In 1934 a new type of magazine was born. Known by various names — the shudder pulps, mystery-terror magazines, horror-terror magazines — weird menace is the sub-genre term that has survived today. Dime Mystery Magazine was one of the most popular. It came from Popular Publications, whose publisher Harry Steeger was inspired by the Grand Guignol theater of Paris. This breed of pulp story survived less than ten years, but in that time, they became infamous, even to this day. This ebook contains a collection of stories from the pages of Dime Mystery Magazine, all written by Wyatt Blassingame, reissued for today’s readers in electronic format. $2.99.
In 1934 a new type of magazine was born. Known by various names — the shudder pulps, mystery-terror magazines, horror-terror magazines — weird menace is the sub-genre term that has survived today. Terror Tales magazine was one of the most popular. It came from Popular Publications, whose publisher Harry Steeger was inspired by the Grand Guignol theater of Paris. This breed of pulp story survived less than ten years, but in that time, they became infamous, even to this day. This ebook contains a collection of stories from the pages of Terror Tales magazine byWyatt Blassingame, reissued for today’s readers in electronic format. $2.99.
99 cent eBook Singles
Each 99 cent eBook Single contains a single short story, one of the many amazing tales selected from the pages of Terror Tales and Rangeland Romances. These short stories are not included in any of our other eBooks.
Perhaps the horrors Robert Brundage saw in that laboratory of Prince Ahmed had made him mad. Perhaps…In 1934 a new type of magazine was born. Known by various names — the shudder pulps, mystery-terror magazines, horror-terror magazines — weird me most popular. It came from Popular Publications, whose publisher Harry Steeger was inspired by the Grand Guignol theater of Paris. This breed of pulp story survived less than ten years, but in that time, they became infamous, even to this day. This ebook contains a classic story from the pages of Terror Tales magazine, reissued for today’s readers in electronic format. $0.99.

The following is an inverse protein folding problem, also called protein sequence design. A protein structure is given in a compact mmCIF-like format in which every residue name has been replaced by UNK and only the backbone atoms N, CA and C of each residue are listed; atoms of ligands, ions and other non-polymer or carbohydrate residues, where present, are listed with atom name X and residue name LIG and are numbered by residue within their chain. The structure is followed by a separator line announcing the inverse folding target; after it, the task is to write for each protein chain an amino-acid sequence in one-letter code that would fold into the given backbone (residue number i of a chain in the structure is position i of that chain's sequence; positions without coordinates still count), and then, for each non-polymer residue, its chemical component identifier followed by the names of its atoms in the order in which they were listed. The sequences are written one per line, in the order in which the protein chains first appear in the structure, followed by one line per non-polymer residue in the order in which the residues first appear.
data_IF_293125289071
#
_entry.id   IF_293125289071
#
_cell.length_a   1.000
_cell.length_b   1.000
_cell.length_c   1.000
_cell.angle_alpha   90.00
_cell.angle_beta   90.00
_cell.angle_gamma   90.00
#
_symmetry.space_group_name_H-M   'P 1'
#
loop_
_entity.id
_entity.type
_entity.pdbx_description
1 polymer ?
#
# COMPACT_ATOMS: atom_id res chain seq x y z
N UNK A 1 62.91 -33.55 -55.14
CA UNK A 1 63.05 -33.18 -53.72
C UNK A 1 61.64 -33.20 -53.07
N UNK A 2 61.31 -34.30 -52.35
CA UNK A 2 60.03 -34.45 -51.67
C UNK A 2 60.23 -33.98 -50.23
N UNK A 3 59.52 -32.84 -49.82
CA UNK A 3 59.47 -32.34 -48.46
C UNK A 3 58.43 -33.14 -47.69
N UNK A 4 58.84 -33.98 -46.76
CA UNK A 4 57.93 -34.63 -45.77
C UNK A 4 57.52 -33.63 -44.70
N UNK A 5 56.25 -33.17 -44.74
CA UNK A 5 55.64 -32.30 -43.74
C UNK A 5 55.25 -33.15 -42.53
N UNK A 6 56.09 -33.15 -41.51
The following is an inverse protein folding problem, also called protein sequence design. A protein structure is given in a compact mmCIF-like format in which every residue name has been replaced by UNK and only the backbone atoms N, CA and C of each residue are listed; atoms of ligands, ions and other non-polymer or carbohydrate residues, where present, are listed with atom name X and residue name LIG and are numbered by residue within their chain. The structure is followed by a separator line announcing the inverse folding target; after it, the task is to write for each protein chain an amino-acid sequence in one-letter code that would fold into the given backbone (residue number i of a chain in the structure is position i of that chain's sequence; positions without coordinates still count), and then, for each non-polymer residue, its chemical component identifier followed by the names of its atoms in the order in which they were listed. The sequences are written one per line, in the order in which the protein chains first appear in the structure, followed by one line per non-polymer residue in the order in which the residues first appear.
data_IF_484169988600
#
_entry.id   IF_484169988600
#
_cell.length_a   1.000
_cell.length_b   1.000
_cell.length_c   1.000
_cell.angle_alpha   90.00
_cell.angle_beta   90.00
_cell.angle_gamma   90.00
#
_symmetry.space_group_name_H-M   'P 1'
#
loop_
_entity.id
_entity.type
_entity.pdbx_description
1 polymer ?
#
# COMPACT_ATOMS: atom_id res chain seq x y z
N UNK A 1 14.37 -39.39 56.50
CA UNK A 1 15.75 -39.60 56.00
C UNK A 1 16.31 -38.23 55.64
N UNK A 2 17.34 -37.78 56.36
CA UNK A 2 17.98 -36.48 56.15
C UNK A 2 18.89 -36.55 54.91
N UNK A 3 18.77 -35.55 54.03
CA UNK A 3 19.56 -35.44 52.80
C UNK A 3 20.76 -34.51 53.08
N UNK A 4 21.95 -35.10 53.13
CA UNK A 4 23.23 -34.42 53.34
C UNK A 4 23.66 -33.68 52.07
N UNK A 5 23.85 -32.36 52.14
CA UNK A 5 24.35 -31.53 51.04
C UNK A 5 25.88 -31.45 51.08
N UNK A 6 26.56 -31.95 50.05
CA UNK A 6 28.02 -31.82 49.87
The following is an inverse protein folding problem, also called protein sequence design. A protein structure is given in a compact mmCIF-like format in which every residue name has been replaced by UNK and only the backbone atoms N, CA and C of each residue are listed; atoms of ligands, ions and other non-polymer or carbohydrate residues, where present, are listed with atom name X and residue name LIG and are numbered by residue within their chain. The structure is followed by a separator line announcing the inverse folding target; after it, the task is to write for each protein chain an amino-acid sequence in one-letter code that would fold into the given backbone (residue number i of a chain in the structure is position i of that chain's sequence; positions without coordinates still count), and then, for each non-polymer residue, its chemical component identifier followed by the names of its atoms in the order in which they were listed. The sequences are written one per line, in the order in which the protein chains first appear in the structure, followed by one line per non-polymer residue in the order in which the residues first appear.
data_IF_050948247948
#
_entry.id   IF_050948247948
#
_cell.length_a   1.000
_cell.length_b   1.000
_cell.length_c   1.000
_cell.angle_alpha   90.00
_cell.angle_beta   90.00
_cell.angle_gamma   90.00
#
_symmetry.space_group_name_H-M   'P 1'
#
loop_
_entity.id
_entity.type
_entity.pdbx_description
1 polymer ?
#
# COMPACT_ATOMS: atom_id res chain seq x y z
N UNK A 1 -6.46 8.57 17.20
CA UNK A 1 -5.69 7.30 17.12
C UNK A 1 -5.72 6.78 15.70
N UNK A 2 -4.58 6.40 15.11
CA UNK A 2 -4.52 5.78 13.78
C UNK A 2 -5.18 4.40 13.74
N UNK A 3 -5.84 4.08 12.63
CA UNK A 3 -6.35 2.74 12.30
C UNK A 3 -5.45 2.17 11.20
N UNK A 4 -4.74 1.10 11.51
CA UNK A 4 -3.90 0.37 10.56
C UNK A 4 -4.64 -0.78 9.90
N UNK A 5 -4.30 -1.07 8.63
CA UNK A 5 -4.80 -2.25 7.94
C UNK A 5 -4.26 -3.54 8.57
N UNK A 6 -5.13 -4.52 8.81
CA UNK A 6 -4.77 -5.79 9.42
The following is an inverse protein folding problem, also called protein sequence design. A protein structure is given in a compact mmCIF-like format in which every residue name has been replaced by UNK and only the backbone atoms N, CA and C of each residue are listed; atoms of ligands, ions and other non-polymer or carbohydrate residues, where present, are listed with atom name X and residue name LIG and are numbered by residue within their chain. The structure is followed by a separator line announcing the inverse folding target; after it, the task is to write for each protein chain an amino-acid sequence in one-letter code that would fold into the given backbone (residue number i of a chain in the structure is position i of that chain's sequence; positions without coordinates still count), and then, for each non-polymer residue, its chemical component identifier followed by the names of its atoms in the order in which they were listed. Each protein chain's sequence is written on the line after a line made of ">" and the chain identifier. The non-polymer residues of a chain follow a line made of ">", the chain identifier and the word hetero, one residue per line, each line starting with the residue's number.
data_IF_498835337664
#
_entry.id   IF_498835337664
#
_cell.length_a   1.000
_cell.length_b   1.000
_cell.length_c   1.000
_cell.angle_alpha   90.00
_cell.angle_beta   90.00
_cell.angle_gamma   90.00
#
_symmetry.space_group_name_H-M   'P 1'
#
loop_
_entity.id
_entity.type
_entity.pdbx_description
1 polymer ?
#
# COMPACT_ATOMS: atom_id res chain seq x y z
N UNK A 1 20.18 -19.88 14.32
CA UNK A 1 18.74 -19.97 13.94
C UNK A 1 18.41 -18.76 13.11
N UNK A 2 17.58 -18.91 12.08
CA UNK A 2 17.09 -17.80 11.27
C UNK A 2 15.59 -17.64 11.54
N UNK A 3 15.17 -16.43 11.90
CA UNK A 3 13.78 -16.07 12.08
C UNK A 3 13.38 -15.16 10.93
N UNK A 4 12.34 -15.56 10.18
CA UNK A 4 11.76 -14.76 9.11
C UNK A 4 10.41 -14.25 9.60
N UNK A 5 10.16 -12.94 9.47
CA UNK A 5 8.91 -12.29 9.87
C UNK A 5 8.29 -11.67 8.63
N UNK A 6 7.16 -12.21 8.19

A grinning death’s-head led Stephen Benedict to a house of hell, where hanging corpses looked down with sightless eyes on ugly, midnight rites. Known by various names — the shudder pulps, mystery-terror magazines, horror-terror magazines — weird me most popular. It came from Popular Publications, whose publisher Harry Steeger was inspired by the Grand Guignol theater of Paris. This breed of pulp story survived less than ten years, but in that time, they became infamous, even to this day. This ebook contains a classic story from the pages of Terror Tales magazine, reissued for today’s readers in electronic format. $0.99.
By hiring handsome Jim Raleigh on her ranch, Beth hoped to make Carter Ganes jealous enough to propose to her. But in carefully stacking Cupid’s deck — Beth forgot one two-faced queen!.”One of the most popular settings for romance stories was the old west, where men were men and women were women. As many a swooning damsel could attest, “There’s something about a cowboy.” The western romance became one of the most popular types of magazines sold during the early and mid-twentieth century. $0.99.
Beautiful tomboy Nell could stand most anything – now that she was going to marry Lew – except Bill giving her a pretty silk nightgown… as a wedding present.One of the most popular settings for romance stories was the old west, where men were men and women were women. As many a swooning damsel could attest, “There’s something about a cowboy.” The western romance became one of the most popular types of magazines sold during the early and mid-twentieth century. $0.99.
All eBooks produced by Radio Archives are available in ePub, Mobi, and PDF formats for the ultimate in compatibility. When you upgrade to a new eReader, you can transfer your eBook to your new device without the need to purchase anything new.
Find these legendary Pulp tales and more in Will Murray’s Pulp Classics, now available at:
Receive an exciting original Spider adventure FREE! Part of the Will Murray Pulp Classics line, The Spider #11, Prince of the Red Looters first saw print in 1934 and features his momentous battle with The Fly and his armies of crazed criminal killers.
For those who have been unsure about digging into the wonderful world of pulps, this is a perfect chance to give one of these fantastic yarns a real test run. With a full introduction to the Spider written by famed pulp historian and author Will Murray, The Spider #11 was written by one of pulp’s most respected authors, Norvell W. Page. Writing as Grant Stockbridge, Page’s stories included some of the most bizarre and fun takes on heroes and crime fighting in the history of escapist fiction.
Even today Page’s scenarios and his edge-of-the-seat writing style are still thrilling both new and old fans everywhere. For those who have never read one of these rollercoaster adventures, you are in for a thrill. If you already know how much fun a classic pulp is, make sure you get a copy of this classic.
See what the Total Pulp Experience is for yourself. These exciting pulp adventures have been beautifully reformatted for easy reading as an eBook and features every story, every editorial, and every column of the original pulp magazine.